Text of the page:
Read Books This will provide a list of the books I've read with a brief review. Users are blocked, contact me for access. I welcome discussions, but I'm tired of spam.

March 27, 2011

How Music Works by John Powell

Filed under: Art,Technical — Randolph @ 8:57 pm

How Music Works by John Powell
This book is a technical book about music, how it works and what it is.  It discusses the physics of music in very non-technical and easy-to-understand terms.  It also covers some of the history, and why things are the way they are.
According to the author, the target audience is everyone, whether a neophyte to music or an aficionado.  I disagree with this assessment.  I found the book interesting, but low in information density and primarily of use to those who haven’t studied much music.

The book does cover all the major details of music.  I also felt the author does a good job of making it understandable. Even though I have studied music, I felt John Powell helped me solidify my understanding of a number of topics.

John Powell also interjects his humor into the book, making it more palatable for those who already know the information he is covering.  However, I felt he went overboard and could have used a lot less.  At times, it got rather old.

Due to the low density of information, the book is a fairly fast read without sacrificing the ability to retain information.

The book also includes a CD.  The CD contains sound tracks that compare different elements of music.  For instance, one of the tracks compares and discusses the sound from a guitar string played from different positions, focusing on the quality and timbre of the sound.  The CD is short, but has a few interesting elements to it.  You will probably listen to it once and forget about it.

If you don’t know much about music, this book would probably be a good place to start.  Otherwise, I don’t think it provides much value.

March 4, 2011

The Lathe of Heaven by Ursula K. Le Guin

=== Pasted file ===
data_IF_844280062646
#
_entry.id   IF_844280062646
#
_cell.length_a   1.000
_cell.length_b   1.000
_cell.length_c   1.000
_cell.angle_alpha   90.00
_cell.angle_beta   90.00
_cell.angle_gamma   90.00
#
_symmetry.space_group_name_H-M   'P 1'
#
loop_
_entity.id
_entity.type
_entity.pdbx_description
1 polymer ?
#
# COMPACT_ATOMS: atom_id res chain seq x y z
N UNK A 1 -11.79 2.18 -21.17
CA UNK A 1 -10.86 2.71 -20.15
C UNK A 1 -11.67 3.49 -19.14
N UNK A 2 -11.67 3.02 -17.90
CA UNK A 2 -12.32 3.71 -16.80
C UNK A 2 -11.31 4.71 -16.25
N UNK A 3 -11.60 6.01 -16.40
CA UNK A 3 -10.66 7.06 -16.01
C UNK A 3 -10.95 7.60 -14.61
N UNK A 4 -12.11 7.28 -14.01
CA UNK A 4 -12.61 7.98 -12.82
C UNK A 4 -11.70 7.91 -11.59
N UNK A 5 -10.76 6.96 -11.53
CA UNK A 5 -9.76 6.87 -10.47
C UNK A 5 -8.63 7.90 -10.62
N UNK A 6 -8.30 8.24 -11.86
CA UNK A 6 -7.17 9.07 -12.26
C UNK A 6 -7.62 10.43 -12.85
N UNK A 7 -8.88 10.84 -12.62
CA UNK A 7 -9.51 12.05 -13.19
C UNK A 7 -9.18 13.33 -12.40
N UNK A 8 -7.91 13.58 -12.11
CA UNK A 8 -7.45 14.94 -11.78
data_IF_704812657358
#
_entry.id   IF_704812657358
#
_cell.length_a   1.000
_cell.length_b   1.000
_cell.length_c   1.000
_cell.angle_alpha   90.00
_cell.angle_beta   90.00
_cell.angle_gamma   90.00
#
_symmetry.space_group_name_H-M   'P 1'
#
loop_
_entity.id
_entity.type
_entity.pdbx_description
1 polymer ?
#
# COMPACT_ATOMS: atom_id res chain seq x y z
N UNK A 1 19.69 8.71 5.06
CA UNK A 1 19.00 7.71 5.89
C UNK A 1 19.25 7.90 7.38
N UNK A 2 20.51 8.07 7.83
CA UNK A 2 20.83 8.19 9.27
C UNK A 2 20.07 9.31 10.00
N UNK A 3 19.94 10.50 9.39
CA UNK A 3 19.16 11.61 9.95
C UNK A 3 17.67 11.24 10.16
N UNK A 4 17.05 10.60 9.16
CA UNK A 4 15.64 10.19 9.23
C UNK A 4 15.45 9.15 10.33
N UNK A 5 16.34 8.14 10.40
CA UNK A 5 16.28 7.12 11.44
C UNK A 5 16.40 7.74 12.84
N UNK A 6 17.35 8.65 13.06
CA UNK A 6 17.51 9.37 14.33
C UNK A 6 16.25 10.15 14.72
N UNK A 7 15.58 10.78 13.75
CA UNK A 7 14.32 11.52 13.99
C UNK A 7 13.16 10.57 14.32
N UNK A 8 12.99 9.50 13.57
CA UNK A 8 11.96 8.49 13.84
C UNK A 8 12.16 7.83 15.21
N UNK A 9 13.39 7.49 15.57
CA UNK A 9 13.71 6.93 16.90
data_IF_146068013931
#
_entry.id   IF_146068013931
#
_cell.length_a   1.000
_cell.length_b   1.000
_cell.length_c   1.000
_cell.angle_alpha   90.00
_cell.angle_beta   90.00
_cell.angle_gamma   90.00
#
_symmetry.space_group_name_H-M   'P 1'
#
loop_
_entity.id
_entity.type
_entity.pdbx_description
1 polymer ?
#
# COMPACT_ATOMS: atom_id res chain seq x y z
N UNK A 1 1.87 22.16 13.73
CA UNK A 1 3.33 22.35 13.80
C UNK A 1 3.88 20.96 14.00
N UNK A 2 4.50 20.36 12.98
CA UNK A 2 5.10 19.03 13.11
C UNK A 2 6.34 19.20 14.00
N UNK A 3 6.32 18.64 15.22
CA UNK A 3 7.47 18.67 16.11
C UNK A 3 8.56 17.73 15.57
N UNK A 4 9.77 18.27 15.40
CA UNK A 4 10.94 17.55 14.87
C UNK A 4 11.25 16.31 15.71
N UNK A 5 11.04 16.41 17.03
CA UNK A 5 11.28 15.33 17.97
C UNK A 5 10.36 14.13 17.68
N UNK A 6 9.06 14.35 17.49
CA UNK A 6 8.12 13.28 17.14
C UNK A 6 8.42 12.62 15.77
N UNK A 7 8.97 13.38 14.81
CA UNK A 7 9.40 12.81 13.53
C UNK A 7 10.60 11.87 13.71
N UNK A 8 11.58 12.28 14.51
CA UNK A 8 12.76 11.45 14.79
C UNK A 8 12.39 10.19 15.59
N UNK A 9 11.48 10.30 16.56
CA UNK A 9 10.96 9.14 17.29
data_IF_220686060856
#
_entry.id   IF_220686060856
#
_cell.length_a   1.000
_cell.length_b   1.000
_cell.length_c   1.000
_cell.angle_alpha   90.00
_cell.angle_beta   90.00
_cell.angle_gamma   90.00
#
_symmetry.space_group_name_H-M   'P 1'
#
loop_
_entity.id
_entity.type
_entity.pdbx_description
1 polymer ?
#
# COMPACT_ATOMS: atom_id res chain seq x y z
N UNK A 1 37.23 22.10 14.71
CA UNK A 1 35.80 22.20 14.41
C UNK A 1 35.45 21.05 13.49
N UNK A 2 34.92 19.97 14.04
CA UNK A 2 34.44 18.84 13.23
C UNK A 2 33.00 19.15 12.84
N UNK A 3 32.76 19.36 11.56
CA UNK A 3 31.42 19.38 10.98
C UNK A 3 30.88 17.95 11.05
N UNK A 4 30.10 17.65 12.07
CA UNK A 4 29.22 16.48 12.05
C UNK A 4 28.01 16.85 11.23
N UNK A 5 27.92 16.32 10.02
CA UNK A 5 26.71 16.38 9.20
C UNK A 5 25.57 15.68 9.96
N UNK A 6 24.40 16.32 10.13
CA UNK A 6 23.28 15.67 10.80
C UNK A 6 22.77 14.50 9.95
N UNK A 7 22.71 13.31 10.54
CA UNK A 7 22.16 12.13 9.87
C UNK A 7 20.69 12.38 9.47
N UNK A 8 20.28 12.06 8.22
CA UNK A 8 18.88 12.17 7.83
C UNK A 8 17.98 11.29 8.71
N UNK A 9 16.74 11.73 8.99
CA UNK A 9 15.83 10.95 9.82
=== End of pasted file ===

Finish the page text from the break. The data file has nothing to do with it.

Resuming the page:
Filed under: Science Fiction — Randolph @ 2:51 pm

The Lathe of Heaven by Ursula K. Le Guin
Dr. William Huber is a psychiatrist working in Portland, Oregon in a crowded, polluted, and hot future.

George Orr is a man with bad dreams, and he believes the dreams affect reality. George has been using more than his allotment of pharmaceuticals, so he is sent to Obligatory Therapy under Dr. William Huber.

While George is in Dr. Huber’s care, Dr. Huber is able to see the world change during George’s dreams. He tries to use the ability to manipulate reality. It isn’t clear what is goals are, nor if or even how he should be stopped.

The book was written in 1971 and set in the early 21st century. It doesn’t use much technology, but explores the relationship between Dr. Huber and George Orr. It seemed to be an allegory for the silver bullet that technology is always promising. In this way, Dr. Huber keeps trying to create his version of Utopia, but cannot succeed, as he encounters problems, getting closer at each attempt.

The book is sprinkled with allusions to 1984. It is clear the initial setting is strongly influenced by this work. It was fun watching for what might appear.

The Lathe of Heaven is a short and fairly quick read that can be quite thought provoking.

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